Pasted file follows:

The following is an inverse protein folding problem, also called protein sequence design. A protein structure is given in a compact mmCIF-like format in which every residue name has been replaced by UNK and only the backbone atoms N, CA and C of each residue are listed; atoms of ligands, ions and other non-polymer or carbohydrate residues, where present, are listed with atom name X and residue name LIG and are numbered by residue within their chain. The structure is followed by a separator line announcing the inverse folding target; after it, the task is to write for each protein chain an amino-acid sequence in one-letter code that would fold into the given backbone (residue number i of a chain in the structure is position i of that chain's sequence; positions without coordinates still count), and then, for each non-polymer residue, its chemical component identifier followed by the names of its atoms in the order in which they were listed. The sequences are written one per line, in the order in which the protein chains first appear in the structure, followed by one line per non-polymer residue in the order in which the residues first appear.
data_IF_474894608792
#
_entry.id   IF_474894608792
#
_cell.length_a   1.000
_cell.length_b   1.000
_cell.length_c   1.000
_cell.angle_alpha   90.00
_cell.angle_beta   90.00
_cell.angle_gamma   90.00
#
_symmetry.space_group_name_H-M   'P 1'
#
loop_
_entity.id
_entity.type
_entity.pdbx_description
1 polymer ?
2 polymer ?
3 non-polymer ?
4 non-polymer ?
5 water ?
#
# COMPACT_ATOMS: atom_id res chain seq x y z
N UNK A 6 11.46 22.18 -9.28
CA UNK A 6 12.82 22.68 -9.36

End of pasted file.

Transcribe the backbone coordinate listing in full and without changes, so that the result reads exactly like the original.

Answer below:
The following is an inverse protein folding problem, also called protein sequence design. A protein structure is given in a compact mmCIF-like format in which every residue name has been replaced by UNK and only the backbone atoms N, CA and C of each residue are listed; atoms of ligands, ions and other non-polymer or carbohydrate residues, where present, are listed with atom name X and residue name LIG and are numbered by residue within their chain. The structure is followed by a separator line announcing the inverse folding target; after it, the task is to write for each protein chain an amino-acid sequence in one-letter code that would fold into the given backbone (residue number i of a chain in the structure is position i of that chain's sequence; positions without coordinates still count), and then, for each non-polymer residue, its chemical component identifier followed by the names of its atoms in the order in which they were listed. The sequences are written one per line, in the order in which the protein chains first appear in the structure, followed by one line per non-polymer residue in the order in which the residues first appear.
data_IF_474894608792
#
_entry.id   IF_474894608792
#
_cell.length_a   1.000
_cell.length_b   1.000
_cell.length_c   1.000
_cell.angle_alpha   90.00
_cell.angle_beta   90.00
_cell.angle_gamma   90.00
#
_symmetry.space_group_name_H-M   'P 1'
#
loop_
_entity.id
_entity.type
_entity.pdbx_description
1 polymer ?
2 polymer ?
3 non-polymer ?
4 non-polymer ?
5 water ?
#
# COMPACT_ATOMS: atom_id res chain seq x y z
N UNK A 6 11.46 22.18 -9.28
CA UNK A 6 12.82 22.68 -9.36